WE MOVE makes its information and educational materials available in print as well as online via its websites. More than 125,000 people visit these HON-compliant, award-winning websites each month:
- www.wemove.org: for patients, families, caregivers and the public
- www.mdvu.org: Movement Disorder Virtual University for healthcare professionals
The wemove.org website offers patients and caregivers a variety of educational information and opportunities for support. People living with movement disorders will find active Discussion Forums where they can post questions and receive comments. A free e-newsletter titled We Move News is available along with a directory of Movement Disorder and Rehabilitation Treatment Centers in the United States.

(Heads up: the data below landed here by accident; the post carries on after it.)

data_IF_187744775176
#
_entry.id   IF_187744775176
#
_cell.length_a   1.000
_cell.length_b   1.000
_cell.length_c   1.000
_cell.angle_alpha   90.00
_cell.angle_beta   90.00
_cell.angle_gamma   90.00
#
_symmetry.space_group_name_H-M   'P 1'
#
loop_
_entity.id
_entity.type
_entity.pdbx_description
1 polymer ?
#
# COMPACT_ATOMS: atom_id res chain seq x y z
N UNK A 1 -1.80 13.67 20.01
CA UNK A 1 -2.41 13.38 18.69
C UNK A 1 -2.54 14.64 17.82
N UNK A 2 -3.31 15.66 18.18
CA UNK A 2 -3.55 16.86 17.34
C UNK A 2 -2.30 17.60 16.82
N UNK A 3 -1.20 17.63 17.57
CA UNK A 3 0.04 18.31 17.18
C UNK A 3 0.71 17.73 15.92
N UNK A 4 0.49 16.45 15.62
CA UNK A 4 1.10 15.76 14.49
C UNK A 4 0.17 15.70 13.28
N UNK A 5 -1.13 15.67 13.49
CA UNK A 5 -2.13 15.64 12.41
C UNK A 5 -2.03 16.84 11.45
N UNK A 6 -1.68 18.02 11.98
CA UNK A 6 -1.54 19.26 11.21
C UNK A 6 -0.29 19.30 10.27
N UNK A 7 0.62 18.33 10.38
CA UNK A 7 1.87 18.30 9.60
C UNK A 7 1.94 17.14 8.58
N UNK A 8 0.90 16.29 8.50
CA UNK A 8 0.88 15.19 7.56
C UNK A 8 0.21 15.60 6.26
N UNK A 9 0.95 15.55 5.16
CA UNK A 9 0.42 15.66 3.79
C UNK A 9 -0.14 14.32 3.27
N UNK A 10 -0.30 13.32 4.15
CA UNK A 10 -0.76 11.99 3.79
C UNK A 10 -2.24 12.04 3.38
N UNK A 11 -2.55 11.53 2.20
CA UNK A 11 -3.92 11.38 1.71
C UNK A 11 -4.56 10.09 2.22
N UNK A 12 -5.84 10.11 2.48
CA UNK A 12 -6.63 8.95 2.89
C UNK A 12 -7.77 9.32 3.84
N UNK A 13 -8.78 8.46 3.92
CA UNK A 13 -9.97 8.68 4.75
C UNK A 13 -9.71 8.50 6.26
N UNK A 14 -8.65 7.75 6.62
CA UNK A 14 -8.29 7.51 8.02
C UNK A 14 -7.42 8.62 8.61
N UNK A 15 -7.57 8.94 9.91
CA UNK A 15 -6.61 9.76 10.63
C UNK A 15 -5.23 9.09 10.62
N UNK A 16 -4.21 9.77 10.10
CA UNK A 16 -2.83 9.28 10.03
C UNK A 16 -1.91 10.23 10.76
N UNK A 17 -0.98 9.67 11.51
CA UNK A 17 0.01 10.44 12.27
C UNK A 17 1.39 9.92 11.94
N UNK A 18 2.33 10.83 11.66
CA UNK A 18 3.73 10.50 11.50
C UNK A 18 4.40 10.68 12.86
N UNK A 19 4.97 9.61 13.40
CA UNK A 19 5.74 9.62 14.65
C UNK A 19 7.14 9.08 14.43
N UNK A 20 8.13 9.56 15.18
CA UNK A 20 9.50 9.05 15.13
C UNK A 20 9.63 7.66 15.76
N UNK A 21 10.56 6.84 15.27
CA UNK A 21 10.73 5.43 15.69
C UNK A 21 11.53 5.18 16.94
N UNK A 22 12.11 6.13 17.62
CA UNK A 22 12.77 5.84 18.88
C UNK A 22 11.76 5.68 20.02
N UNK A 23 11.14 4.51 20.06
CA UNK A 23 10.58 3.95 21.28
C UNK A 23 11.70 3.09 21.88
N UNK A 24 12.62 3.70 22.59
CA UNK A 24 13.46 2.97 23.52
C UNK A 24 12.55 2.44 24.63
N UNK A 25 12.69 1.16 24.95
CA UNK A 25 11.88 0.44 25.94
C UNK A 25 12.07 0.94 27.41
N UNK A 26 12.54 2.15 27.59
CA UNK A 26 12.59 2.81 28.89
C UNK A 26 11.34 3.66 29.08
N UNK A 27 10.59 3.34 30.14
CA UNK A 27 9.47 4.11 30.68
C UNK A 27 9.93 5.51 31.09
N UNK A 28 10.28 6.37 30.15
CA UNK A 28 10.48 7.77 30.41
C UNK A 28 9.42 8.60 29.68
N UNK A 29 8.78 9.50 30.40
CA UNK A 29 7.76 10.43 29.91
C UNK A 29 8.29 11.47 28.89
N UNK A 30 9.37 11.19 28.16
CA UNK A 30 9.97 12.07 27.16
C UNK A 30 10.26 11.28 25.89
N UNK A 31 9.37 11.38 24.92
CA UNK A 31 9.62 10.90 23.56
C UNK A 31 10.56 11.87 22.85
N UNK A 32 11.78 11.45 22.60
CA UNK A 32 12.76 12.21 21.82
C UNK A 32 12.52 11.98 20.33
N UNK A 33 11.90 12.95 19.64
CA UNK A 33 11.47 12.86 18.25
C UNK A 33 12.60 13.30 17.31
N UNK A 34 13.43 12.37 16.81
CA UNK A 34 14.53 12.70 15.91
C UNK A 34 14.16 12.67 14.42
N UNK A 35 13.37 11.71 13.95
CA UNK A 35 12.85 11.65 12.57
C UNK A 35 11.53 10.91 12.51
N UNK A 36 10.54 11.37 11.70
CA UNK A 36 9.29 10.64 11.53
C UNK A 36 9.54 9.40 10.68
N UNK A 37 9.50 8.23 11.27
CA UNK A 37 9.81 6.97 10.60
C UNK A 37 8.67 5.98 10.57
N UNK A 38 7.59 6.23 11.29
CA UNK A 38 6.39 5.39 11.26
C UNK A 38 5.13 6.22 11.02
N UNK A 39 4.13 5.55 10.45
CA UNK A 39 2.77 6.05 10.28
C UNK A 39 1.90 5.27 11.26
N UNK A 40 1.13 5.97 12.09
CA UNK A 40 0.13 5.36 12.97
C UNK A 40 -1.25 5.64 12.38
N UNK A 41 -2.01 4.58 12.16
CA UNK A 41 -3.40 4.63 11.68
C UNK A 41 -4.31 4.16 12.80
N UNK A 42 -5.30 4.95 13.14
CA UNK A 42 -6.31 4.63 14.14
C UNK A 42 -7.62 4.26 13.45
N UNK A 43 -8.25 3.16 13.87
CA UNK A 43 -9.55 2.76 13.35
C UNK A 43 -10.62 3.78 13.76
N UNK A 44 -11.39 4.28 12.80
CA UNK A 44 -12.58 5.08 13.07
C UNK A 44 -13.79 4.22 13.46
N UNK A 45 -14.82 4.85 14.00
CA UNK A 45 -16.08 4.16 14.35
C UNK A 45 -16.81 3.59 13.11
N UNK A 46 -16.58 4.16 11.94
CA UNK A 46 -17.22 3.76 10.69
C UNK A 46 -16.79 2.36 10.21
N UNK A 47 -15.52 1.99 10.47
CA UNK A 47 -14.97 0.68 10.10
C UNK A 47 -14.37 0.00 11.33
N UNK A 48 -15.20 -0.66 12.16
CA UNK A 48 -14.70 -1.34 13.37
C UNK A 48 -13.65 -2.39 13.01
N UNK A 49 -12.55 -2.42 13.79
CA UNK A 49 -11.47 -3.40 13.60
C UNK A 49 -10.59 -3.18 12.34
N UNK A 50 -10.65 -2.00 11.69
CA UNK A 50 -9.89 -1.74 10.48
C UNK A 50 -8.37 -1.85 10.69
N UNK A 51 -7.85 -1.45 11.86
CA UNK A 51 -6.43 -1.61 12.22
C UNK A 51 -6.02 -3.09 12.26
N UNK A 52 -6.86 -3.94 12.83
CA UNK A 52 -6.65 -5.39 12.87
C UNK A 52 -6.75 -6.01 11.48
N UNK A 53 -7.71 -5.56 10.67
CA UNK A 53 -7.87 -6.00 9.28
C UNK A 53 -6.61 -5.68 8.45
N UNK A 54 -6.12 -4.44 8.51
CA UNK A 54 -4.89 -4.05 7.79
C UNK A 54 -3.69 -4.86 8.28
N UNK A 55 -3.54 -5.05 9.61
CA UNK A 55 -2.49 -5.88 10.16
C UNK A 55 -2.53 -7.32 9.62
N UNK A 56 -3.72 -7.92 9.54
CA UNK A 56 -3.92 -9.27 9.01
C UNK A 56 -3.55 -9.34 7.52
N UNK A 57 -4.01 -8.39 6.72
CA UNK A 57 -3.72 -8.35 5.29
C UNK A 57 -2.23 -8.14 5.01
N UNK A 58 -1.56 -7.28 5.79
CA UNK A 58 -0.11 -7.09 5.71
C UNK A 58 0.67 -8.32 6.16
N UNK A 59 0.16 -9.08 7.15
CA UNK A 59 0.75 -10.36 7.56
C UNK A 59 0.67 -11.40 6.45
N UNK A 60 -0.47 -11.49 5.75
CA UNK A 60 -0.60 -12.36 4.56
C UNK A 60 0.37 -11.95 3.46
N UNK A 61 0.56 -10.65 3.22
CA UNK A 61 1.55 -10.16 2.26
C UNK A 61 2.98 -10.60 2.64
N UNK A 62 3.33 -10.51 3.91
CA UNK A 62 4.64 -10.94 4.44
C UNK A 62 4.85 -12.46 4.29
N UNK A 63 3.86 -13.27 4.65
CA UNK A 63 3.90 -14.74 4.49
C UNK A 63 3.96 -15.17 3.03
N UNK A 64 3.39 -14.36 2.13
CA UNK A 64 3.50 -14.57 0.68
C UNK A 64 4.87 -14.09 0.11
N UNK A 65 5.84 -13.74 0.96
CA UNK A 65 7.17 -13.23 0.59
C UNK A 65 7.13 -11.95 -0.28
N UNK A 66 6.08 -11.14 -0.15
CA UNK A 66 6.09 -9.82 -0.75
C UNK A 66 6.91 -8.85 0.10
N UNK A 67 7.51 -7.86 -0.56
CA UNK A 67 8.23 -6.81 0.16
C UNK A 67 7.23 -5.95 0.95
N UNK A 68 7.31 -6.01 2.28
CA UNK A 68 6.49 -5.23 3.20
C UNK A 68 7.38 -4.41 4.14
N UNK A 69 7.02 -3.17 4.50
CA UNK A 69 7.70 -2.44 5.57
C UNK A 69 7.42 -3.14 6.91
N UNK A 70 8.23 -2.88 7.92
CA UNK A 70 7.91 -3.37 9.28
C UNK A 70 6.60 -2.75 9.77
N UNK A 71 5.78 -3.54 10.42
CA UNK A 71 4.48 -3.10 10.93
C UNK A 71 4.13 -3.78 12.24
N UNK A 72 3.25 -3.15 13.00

The Movement Disorder Virtual University at mdvu.org features in-depth information for healthcare professionals including free CME activities and case-based learning modules, and E-MOVE research news archives. Advanced search features allow the user to get rapid and targeted results to queries-a fast and informative approach to getting the information users need, when they need it.
Also available at mdvu.org is WE MOVE's Core Curriculum in Movement Disorders (CCMD) designed specifically for neurology residents. The CCMD provides the busy resident with the fundamentals necessary to understand, diagnose and manage patients with movement disorders. Currently, there is no standardized residency curriculum in movement disorders. WE MOVE developed and funded the CCMD to fill this void and to improve patient health outcomes.